What next for Apple?

What next for Apple?

Summary: PiperJaffray, the middle market investment bank and institutional securities firm, issued a company note on Apple Computers, Inc. on December 5th which paints a very positive outlook for the company.

TOPICS: iPhone

PiperJaffray, the middle market investment bank and institutional securities firm, issued a company note on Apple Computers, Inc. on December 5th which paints a very positive outlook for the company. 

It expects Apple shares to outperform the broader market over the next 12 months.  The reports rates the only risks to Apple being related to the fact that the company is highly dependent on spending trends in the education, consumer, and creative markets.

The report also goes on to speculate which products rumored to be in the Apple pipeline are likely over the next 2 to 6 months, 6 to 12 months and 12 to 18 months.  It looks at a number of product rumors and ranks them according to certainty.  It makes interesting reading.

Almost certain (in the next 2 - 6 months):

  • iPhone (certainty: 10/10)
  • iTV (certainty: 10/10)

Likely (in the next 6 - 12 months):

  • Candy bar form factor iPhone (certainty: 9/10)
  • Widescreen iPod (certainty: 7/10)
  • iPhone with integrated keyboard (certainty: 7/10)
  • iSight camera (certainty: 6/10)
  • 4GB/8GB storage on iPhone (certainty: 6/10)
  • Multiple carrier iPhone (certainty: 6/10)

A stretch (possible in the next 12 - 18 months)

  • Ultra portable 12" MacBook Pro (certainty: 4/10)
  • Radio-transparent material for iPhone (certainty: 3/10)
  • iChat Mobile video/IM (certainty: 2/10)
  • OSX 10.5 Leopard release at Macworld (certainty: 3/10)

So, what's your take on this?  What's likely and what's not so likely?  What's going to be hot and what's not?  My prediction is that the report isn't all that far off, but I think that the iPhone will be multi-carrier straight away and that the ultra-portable 12" MacBook Pro is more likely than the 4/10 which the report predicts.  I also think that now Toshiba have announced a new 100GB 1.8inch drive that there will be 100GB iPods soon too.

[poll id=47]

Topic: iPhone

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  • Mac Desktop

    I still don't understand why Apple doesn't offer a non-dual socket, non-FBDIMM, non-Xeon, desktop form factor computer. By using a single socket dual/quad core Core2 and standard memory, they should be able to chop about $1000 off the price of the MacPro and offer a computer that people are very interested in buying.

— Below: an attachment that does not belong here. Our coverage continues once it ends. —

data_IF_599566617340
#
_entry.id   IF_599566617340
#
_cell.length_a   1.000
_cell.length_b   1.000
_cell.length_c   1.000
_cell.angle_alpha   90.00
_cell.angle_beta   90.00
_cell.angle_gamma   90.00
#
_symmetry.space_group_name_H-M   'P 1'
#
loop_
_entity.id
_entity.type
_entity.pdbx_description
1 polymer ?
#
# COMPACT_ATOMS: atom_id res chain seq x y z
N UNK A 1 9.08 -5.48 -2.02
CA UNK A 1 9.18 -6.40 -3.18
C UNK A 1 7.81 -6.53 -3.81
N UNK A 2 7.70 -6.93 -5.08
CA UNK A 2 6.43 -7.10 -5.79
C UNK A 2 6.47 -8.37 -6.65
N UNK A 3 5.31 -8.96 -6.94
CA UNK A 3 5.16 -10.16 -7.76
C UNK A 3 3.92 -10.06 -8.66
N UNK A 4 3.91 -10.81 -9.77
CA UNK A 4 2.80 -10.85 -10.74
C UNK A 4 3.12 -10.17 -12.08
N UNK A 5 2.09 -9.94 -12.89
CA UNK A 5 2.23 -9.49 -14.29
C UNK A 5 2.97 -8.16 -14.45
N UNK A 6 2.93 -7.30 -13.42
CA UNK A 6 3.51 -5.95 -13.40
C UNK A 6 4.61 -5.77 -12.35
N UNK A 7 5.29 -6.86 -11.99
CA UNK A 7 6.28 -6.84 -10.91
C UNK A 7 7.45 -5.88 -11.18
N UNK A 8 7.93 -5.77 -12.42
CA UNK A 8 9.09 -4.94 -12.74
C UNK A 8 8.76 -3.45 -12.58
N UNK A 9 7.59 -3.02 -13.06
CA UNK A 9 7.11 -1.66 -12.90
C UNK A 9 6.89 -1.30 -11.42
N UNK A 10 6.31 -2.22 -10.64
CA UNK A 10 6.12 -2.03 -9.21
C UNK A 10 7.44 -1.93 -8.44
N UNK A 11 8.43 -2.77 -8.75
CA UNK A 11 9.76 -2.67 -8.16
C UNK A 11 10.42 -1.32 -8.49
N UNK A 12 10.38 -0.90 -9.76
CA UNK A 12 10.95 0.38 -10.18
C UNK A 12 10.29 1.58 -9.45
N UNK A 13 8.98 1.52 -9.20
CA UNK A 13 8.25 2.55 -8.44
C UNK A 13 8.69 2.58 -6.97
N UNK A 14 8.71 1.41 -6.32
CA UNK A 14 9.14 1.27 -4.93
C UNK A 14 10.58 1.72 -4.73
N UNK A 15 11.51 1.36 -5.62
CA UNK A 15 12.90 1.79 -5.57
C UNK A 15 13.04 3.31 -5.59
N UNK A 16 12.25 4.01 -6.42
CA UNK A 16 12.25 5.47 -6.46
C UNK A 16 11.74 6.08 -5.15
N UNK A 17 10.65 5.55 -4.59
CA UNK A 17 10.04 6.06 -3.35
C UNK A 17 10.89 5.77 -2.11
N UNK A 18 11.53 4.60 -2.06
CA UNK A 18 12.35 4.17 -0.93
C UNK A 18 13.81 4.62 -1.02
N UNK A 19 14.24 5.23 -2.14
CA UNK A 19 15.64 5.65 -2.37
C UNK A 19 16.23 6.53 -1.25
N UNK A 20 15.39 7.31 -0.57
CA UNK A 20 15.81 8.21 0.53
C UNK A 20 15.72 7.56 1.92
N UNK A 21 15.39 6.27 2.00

I don't think many home users would actually use the second socket or over 4GB of RAM that FBDIMMS allow. On the other hand, I really want to use a discrete graphics card, I want the 4 hard drive bays, and I want a non-integrated monitor.

    This should be a no-brainer for Apple. It gives them a mid-range desktop for non-graphics professionals who don't need 4/8 cores and over 4GB of RAM, while still offering the other benefits of a desktop form factor. I don't get it. I haven't even heard rumors of such an offering.
    • One other thing

      I forgot that hardware RAID 0,1,0+1,5 would be a great addition to the Mac Pro. What the point of 4 drive bays otherwise? And because of the way the drive bays are setup, an add in hardware RAID card is out of the question. The only option is software RAID, which sucks in general.
      • I have to correct you...

        ...yes, the raid offered natively is software, but you can easily add a hardware raid
        card. This is the one that Apple recommends:

        • Really?

          How do the drives plug into the card? I thought the drive bays are cable free so the drive snaps directly into the bay.

          Also, the link you sent seems to indicate that you can't boot into OS X from the array. So does that mean that you can't just setup a RAID 1 with 2 drives?
    • Streamed Product Lines

      Steve Jobs made a decision way back when he took the helm of Apple back to streamline the number of Products that Apple offered. They were reduced to the following:

      Professional Desktop
      Mac Pro (Because the consumer is likely to spend money on addons)
      Entry Level Desktop
      iMac (Because the consumer doesn't really care about add ons)
      Professional Laptop
      MacBook Pro
      Entry Level Laptop

      Each of these systems were configured to a specific Mac user in mind. And creating flexability to the product line up creates additional support issues. So to create an efficient company, Apple decided that it would limit the number of products it had to save on support costs.
      • Forgot the mini

        They already also have the Mac mini in the small form factor segment. But I don't think it would kill them from a support perspective to offer a standard desktop also. Especially if it used standard RAM and 1 socket. I would think that type of setup would require less support than the custom RAM with heat spreaders and the dual socket board they went with.